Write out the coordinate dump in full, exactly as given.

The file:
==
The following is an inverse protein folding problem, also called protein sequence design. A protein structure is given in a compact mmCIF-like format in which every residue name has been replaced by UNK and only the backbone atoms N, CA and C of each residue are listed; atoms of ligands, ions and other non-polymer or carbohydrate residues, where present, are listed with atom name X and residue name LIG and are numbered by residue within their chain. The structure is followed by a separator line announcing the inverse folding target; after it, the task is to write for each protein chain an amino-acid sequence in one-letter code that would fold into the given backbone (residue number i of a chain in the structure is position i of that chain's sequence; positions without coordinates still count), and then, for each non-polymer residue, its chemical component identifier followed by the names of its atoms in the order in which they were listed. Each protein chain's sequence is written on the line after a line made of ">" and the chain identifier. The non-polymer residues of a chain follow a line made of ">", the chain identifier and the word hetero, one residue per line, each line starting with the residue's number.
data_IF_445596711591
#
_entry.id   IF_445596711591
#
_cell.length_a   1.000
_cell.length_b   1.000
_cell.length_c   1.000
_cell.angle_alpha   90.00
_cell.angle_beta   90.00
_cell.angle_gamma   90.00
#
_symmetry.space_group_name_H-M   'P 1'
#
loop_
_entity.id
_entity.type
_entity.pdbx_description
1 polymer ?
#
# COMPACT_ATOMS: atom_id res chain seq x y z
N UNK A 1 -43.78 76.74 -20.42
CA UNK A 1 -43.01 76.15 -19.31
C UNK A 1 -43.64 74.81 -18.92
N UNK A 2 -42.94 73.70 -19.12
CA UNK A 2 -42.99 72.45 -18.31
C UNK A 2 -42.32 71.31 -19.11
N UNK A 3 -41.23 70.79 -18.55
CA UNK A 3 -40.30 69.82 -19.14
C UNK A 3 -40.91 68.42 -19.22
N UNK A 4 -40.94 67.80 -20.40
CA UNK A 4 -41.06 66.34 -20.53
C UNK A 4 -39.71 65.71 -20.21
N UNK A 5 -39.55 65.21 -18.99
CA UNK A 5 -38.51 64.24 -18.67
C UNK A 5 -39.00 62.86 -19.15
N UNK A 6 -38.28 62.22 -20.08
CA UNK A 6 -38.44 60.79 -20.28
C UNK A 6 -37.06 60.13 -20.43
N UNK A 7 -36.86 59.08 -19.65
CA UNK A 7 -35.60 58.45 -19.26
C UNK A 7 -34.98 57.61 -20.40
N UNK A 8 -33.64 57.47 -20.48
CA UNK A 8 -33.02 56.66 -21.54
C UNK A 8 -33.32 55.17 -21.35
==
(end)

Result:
The following is an inverse protein folding problem, also called protein sequence design. A protein structure is given in a compact mmCIF-like format in which every residue name has been replaced by UNK and only the backbone atoms N, CA and C of each residue are listed; atoms of ligands, ions and other non-polymer or carbohydrate residues, where present, are listed with atom name X and residue name LIG and are numbered by residue within their chain. The structure is followed by a separator line announcing the inverse folding target; after it, the task is to write for each protein chain an amino-acid sequence in one-letter code that would fold into the given backbone (residue number i of a chain in the structure is position i of that chain's sequence; positions without coordinates still count), and then, for each non-polymer residue, its chemical component identifier followed by the names of its atoms in the order in which they were listed. Each protein chain's sequence is written on the line after a line made of ">" and the chain identifier. The non-polymer residues of a chain follow a line made of ">", the chain identifier and the word hetero, one residue per line, each line starting with the residue's number.
data_IF_445596711591
#
_entry.id   IF_445596711591
#
_cell.length_a   1.000
_cell.length_b   1.000
_cell.length_c   1.000
_cell.angle_alpha   90.00
_cell.angle_beta   90.00
_cell.angle_gamma   90.00
#
_symmetry.space_group_name_H-M   'P 1'
#
loop_
_entity.id
_entity.type
_entity.pdbx_description
1 polymer ?
#
# COMPACT_ATOMS: atom_id res chain seq x y z
N UNK A 1 -43.78 76.74 -20.42
CA UNK A 1 -43.01 76.15 -19.31
C UNK A 1 -43.64 74.81 -18.92
N UNK A 2 -42.94 73.70 -19.12
CA UNK A 2 -42.99 72.45 -18.31
C UNK A 2 -42.32 71.31 -19.11
N UNK A 3 -41.23 70.79 -18.55
CA UNK A 3 -40.30 69.82 -19.14
C UNK A 3 -40.91 68.42 -19.22
N UNK A 4 -40.94 67.80 -20.40
CA UNK A 4 -41.06 66.34 -20.53
C UNK A 4 -39.71 65.71 -20.21
N UNK A 5 -39.55 65.21 -18.99
CA UNK A 5 -38.51 64.24 -18.67
C UNK A 5 -39.00 62.86 -19.15
N UNK A 6 -38.28 62.22 -20.08
CA UNK A 6 -38.44 60.79 -20.28
C UNK A 6 -37.06 60.13 -20.43
N UNK A 7 -36.86 59.08 -19.65
CA UNK A 7 -35.60 58.45 -19.26
C UNK A 7 -34.98 57.61 -20.40
N UNK A 8 -33.64 57.47 -20.48
CA UNK A 8 -33.02 56.66 -21.54
C UNK A 8 -33.32 55.17 -21.35